Comment 26864

By A Smith (anonymous) | Posted October 07, 2008 at 01:54:08

Undustrial, let's take a look at how the Feds spend their money...30.3 B for old age benefits, 28.7B to the provinces for health and welfare benefits, 17B to the provinces for "other" fiscal arrangements, 14B for EI benefits, 11.2B for children's benefits, 26.8B for "other" transfer payments.

The Feds also spend 63.3B on ministries , including 15.7B on defense. Debt charges come out to 33.9B. All these figures are for 2007.

If you can tell me where the government donates large amounts of cash to corporations, I would love to hear it. As far as I can tell, it's the poor and middle class who get the bulk of government spending, even though corporations pay about 30% of federal taxes.

As to your point about welfare being a poor way to live, I totally agree.

What people really need is a growing economy, which was produced in the 90's when governments cut back on non military spending. The numbers show that when governments give less to the poor and middle class in benefits, the median income for these same people grows at a strong and steady clip.

Unfortunately, when governments go soft and give in to the demands of the electorate, the economy slows down. What government gives with one hand, the economy takes away with the other.

Call it balance, call it unintended consequences, the results are the same, making life harder on people is what helps them in the long run. Try to be nice to people and you only end up producing the opposite effect.

Here are some numbers to chew on (first figure is non military spending as % of GDP, second is real GDP growth, from US Bureau of Economic Analysis)...1993 - 28.98, 2.67, 1994 - 28.38, 4.02, 1995 - 28.61, 2.5, 1996 - 28.34, 3.7 1997 - 27.64, 4.5, 1998 - 27.13, 4.18, 1999 - 26.89, 4.45, 2000 - 26.81, 3.66. These figures are from Bill Clinton's two terms in office and they show how restraining government spending leads to robust growth in the economy.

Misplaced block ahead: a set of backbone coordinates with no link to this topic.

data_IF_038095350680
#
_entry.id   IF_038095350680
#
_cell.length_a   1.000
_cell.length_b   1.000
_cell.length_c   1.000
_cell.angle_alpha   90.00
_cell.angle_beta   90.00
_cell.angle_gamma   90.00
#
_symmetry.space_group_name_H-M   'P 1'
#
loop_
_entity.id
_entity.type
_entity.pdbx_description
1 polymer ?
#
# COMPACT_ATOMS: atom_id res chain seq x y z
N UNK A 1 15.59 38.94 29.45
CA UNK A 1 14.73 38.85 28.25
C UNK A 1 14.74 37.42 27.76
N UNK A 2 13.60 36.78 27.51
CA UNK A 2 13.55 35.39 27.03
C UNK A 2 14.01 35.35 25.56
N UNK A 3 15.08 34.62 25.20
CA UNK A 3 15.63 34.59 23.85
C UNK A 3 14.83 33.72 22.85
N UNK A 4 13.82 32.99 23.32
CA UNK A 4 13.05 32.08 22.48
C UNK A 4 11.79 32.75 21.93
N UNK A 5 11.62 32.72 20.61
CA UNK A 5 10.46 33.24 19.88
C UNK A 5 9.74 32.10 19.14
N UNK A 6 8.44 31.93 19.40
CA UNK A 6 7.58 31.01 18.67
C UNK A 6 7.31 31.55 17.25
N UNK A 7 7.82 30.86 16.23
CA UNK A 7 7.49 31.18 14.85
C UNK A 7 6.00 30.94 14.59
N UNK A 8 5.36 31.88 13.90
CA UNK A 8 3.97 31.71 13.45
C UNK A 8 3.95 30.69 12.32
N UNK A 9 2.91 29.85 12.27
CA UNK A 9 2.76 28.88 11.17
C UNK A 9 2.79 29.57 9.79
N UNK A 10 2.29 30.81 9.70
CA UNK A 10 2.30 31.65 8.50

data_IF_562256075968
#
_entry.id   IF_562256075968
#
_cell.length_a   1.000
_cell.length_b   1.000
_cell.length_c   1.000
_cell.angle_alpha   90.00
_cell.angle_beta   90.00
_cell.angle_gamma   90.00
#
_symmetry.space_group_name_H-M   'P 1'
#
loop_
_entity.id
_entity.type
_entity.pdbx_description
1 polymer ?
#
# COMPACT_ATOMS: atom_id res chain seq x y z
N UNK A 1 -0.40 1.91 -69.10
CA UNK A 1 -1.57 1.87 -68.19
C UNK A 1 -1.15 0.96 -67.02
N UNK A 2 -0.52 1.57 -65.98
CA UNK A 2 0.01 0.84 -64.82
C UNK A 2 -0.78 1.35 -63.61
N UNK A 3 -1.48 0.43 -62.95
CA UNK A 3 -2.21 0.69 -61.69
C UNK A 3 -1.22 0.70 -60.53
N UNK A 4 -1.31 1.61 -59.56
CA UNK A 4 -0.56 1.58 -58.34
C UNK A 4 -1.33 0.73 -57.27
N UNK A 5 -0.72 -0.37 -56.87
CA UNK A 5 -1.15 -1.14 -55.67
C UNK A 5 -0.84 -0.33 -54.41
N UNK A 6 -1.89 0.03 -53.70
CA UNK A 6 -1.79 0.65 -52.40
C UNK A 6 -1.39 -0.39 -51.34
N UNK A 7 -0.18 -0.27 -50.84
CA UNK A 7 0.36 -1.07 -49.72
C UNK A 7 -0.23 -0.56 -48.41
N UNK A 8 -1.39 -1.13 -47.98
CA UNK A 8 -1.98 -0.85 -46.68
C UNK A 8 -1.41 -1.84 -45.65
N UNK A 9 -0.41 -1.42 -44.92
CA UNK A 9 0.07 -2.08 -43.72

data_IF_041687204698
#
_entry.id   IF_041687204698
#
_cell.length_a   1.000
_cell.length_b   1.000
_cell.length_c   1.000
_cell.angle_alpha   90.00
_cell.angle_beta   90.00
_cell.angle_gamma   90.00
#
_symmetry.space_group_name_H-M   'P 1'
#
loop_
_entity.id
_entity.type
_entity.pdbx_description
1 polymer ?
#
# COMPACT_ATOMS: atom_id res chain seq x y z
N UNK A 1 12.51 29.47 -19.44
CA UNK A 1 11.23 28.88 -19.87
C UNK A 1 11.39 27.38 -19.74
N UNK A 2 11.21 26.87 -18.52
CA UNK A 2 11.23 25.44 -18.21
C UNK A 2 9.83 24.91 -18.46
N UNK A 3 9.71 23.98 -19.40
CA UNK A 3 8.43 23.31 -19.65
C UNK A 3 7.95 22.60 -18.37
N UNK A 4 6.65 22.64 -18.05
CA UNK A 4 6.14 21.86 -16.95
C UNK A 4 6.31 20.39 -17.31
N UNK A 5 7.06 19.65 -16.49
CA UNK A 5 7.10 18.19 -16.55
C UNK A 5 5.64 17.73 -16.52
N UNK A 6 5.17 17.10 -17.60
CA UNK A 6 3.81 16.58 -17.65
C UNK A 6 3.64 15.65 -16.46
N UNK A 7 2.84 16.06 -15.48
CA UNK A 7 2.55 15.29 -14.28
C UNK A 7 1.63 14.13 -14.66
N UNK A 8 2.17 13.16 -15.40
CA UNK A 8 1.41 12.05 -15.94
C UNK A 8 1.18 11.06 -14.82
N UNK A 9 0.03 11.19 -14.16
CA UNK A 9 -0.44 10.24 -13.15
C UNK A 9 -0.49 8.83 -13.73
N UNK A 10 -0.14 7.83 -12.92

Contrast those numbers with Bush Jr's two terms... 2001 - 27.6, 0.75, 2002 - 28.19, 1.6, 2003 - 28.25, 2.51, 2004 - 27.75, 3.64, 2005 - 27.97, 3.07, 2006 - 27.95, 2.87, 2007 - 28.7, 2.19
2008(first two qtr's annualized) - 29.25, 2.06.

Notice the correlation between bigger government and a slower economy.

This same effect can be seen in Canada, as the Conservatives have slowed the economy to a crawl by pushing spending to ridiculous levels in their first two years.

Contrast this with Jean Chretien, who slashed spending, but also allowed the economy to grow at world class rates during his first two terms.

The bottom line is that all things come at a price, so if really want to help yourself, try reducing the amount of government money that comes your way.

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